Title: Practical Mythology
Summary: Jack Harkness is a conman and a survivor. He doesn't believe in legends. And he shouldn't be running toward the invisible menace—but he is.
Warnings: Explicit and disturbing violence in this chapter. Also a few swearwords.
"Wait." I pulled us up short. "There's something–that hill over there–"
"I feel it," the Doctor said shortly, in the exact same tone anyone else would say I see it. It wasn't anything mystical, or even the vagueness that psis occasionally go in for. He was just working with a different set of senses.
"It's blurry." Rose leaned forward and squinted, not letting go of either of our hands. "It's a sort of red–blur–thing–"
"It's chalicewort. Just a plant, blowin' in the wind." The Doctor took the lead, steering us away from the hill. His expression was set and grim
and very, very forbidding.
Rose shook her head. "It doesn't look like–"
"Except," the Doctor went on, as if he'd always planned on continuing the sentence, "it's past a differential. Time's runnin' faster on that
I blinked at it. It did look like one of the low scrub-plants being blown by the wind, only sped up to a ridiculous degree. You get a similar background flicker in nature holos which show seeds growing, if they don't edit it out.
"An uncontrolled time differential," I whispered, half to myself. "What could do that?"
"Something this way, now stop wittering and march."
There was a square grey building ahead of us. It was set in a sort of dip, an old meteor crater, perhaps. So we had a good long time to see the
Nehaluar sprinting in our general direction.
He looked saurian, sort of. Knees that went the opposite of human knees, long stiff tail with feathers, feet with two huge toes apiece, and a face with a short muzzle. He had dark brown skin and a crest of feathers running from the spot between his eyes to–as near as I could see, he was coming towards us–his tail. He also had feather fringes on his arms. His plumage was mostly forest green, speckly, but the tip of his head-feathers were dark red, which is why I decided he was a he in the first place. With birdlike people, it can be hard to tell.
He was also fleeing in terror. He fell once and scrabbled to his feet with a frenetic, panicky motion that implied monsters right behind him. There was nothing there.
He saw us. I could see the shock from meters away; his whole crest spasmed. Then he turned towards us.
The Doctor started forward, still holding on to Rose's hand. "No!" He made desperate warding measures with his free hand. "Stay there! There's a moving–"
And then the Nehaluar seemed to hit the empty air, and stick. His head froze as if grabbed by a vise; the rest of him convulsed. I could see
the wave of immobility overtake him, from head to chest to hands to legs, pinning his thrashing body as it went. It was an unnatural posture
of agony, composed of several seperate muscle spasms over the course ofa minute. It would have looked incredibly, horrifically wrong even if he hadn't been suspended mid-air, mid-leap.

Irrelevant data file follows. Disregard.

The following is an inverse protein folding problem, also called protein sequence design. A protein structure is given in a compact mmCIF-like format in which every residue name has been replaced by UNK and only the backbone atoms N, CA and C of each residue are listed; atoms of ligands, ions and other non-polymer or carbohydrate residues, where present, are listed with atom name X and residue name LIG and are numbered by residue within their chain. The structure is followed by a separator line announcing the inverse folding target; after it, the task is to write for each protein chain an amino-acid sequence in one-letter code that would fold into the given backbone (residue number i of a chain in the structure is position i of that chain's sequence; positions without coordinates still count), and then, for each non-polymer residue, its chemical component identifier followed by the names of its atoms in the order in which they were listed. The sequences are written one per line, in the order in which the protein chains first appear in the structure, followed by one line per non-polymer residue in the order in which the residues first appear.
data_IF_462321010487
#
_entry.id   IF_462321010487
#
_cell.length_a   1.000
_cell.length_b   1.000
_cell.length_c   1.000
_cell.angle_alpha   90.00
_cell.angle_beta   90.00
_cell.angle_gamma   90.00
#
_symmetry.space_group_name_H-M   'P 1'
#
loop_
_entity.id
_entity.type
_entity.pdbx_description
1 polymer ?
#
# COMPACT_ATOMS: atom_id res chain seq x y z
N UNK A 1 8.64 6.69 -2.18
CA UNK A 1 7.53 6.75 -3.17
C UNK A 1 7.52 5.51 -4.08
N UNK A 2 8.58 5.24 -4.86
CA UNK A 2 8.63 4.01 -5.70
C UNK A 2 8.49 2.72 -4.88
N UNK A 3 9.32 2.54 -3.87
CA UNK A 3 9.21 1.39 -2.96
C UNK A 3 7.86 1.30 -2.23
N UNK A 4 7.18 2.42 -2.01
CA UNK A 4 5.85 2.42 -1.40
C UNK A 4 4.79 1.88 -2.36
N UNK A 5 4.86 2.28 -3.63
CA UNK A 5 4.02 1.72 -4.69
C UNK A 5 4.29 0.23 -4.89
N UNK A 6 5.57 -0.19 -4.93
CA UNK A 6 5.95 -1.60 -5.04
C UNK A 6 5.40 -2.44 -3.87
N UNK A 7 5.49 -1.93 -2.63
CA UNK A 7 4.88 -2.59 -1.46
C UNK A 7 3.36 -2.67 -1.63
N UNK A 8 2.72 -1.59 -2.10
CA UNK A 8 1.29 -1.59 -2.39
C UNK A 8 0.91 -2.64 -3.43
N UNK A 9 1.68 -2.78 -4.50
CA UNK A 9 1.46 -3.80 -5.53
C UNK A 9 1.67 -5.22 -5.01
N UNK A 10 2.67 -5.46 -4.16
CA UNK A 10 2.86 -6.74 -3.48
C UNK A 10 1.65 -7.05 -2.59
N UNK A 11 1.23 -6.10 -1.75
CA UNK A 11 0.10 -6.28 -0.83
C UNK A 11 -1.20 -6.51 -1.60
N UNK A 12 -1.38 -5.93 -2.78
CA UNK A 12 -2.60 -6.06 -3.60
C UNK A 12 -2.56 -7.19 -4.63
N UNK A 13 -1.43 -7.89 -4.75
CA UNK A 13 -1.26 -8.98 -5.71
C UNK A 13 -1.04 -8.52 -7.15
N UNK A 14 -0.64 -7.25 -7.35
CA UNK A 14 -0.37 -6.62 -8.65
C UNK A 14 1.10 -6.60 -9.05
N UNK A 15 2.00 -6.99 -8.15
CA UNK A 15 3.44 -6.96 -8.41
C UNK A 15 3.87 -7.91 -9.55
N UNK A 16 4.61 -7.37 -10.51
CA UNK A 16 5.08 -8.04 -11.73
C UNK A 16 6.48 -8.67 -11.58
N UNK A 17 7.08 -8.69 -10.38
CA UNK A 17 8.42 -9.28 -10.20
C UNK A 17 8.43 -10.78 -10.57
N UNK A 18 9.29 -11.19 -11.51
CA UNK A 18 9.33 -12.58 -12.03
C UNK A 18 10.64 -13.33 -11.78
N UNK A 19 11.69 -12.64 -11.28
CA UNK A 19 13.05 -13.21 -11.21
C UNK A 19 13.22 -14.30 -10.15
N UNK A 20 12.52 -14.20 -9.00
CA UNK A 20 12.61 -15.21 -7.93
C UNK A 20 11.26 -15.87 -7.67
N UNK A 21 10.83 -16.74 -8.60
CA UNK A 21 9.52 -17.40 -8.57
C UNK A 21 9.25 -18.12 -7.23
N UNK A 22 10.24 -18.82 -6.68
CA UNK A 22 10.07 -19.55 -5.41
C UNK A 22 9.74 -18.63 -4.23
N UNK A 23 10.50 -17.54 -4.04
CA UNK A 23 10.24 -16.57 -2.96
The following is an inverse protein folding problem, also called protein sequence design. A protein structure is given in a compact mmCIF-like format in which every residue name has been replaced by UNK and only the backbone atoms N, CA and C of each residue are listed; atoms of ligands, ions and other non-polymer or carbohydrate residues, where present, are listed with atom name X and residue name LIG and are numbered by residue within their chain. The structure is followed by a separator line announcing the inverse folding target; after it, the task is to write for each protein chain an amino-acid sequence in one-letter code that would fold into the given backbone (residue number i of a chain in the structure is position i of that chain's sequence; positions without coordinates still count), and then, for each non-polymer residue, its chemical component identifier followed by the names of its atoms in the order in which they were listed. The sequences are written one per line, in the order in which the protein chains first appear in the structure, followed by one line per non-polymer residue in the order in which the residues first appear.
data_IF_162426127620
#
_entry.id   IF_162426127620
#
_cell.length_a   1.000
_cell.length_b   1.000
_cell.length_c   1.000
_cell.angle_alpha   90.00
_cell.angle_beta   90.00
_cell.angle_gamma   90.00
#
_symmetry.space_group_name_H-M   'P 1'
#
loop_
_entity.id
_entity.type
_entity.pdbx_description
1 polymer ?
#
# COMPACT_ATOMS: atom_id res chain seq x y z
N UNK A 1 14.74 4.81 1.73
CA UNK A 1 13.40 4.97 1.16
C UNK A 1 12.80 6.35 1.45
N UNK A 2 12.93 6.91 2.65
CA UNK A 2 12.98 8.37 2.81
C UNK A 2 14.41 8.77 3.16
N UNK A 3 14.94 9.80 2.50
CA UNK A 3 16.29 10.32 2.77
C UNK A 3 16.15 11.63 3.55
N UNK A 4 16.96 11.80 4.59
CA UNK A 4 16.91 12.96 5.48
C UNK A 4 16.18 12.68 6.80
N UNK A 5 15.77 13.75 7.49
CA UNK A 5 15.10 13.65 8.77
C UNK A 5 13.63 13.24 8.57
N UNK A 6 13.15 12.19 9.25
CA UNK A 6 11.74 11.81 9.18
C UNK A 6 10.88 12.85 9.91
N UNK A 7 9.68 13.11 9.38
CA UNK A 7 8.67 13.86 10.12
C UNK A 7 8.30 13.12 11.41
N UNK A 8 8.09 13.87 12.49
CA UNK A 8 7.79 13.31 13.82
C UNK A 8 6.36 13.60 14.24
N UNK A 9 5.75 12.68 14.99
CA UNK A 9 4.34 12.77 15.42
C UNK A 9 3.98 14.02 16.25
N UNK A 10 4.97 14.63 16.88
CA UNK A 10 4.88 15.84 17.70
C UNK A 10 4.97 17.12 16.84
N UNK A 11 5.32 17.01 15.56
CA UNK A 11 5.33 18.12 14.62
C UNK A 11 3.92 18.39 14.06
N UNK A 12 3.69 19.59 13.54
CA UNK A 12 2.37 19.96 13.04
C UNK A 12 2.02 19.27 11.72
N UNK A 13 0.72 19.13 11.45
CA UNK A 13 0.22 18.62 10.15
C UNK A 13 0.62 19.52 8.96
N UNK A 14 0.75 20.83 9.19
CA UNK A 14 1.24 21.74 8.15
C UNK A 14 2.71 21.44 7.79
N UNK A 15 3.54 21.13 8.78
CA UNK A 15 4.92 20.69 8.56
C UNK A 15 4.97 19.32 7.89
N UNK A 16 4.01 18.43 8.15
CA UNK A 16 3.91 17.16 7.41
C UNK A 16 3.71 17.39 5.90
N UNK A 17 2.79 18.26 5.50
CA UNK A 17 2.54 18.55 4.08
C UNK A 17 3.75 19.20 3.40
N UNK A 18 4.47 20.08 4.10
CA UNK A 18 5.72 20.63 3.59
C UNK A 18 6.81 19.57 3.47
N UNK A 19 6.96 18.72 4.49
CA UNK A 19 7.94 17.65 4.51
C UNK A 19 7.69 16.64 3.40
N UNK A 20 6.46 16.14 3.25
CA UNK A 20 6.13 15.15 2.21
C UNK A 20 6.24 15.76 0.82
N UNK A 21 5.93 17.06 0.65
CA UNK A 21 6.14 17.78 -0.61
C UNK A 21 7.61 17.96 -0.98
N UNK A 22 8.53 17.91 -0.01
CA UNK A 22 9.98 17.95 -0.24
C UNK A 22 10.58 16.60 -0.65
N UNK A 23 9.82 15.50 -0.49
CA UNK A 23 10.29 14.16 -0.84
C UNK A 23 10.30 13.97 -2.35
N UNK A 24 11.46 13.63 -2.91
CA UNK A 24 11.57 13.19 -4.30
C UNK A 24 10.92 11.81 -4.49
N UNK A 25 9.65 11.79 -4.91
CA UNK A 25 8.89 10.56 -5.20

Rose lunged forward.
I think the Doctor and I both yanked her right back at the same time, which must have hurt; she yelped. I said, "Rose, no, you have to stay
with the vortex manipulator–"
"He needs help–"
There was a short silence.
"He's dead," the Doctor repeated distantly. "The temporolentation hit his brain first. The heart would have managed on its own for a few beats,
just long enough to force blood into the brain. Since that part of his body was slowed, the blood couldn't leave again, producing a cataclysmic
pressure increase. Brain, crushed. Eyes, ruptured. Soft tissue, better not to think about." He started forward again. "Best way to go, in a
We were walking toward the horrible floating corpse. That was bad enough. The Doctor's voice was worse. It was very matter-of-fact, very calm–where calm is the windless, oppressive space under unearthly greenish skies just before the funnel cloud descends. "Best?" Rose said, in a strangled voice.
The Doctor's tone didn't change at all. "Never ask."
Dread can get so strong that it actually hurts, and this was close. My throat and my stomach were clenched. The space-time continuum had turned gruesomely murderous. I couldn't run from it or fight it or even see it. To get to the source of the problem, we would have to walk towards at least one patch of horribly wrong distorted time, only marked by a bloody-eyed corpse that hadn't begun to fall. And the only thing between me and death was a broken vortex manipulator that had been converted into I-didn't-know-what by an alien of uncertain provenance using a sonic screwdriver.
"Doctor?" my voice said. It sounded funny, like a recorded message.
The Doctor didn't seem to notice me until Rose squeezed his hand.
"I think you should get on the other side of me. Hold my other hand. Get you closer to the vortex manipulator."
Something ancient and desolate and very far away looked at me through the Doctor's eyes. It focused on me by degrees. By the time the Doctor met my gaze, he almost felt like a person again, and not a living gate into deep and horrible dimensions.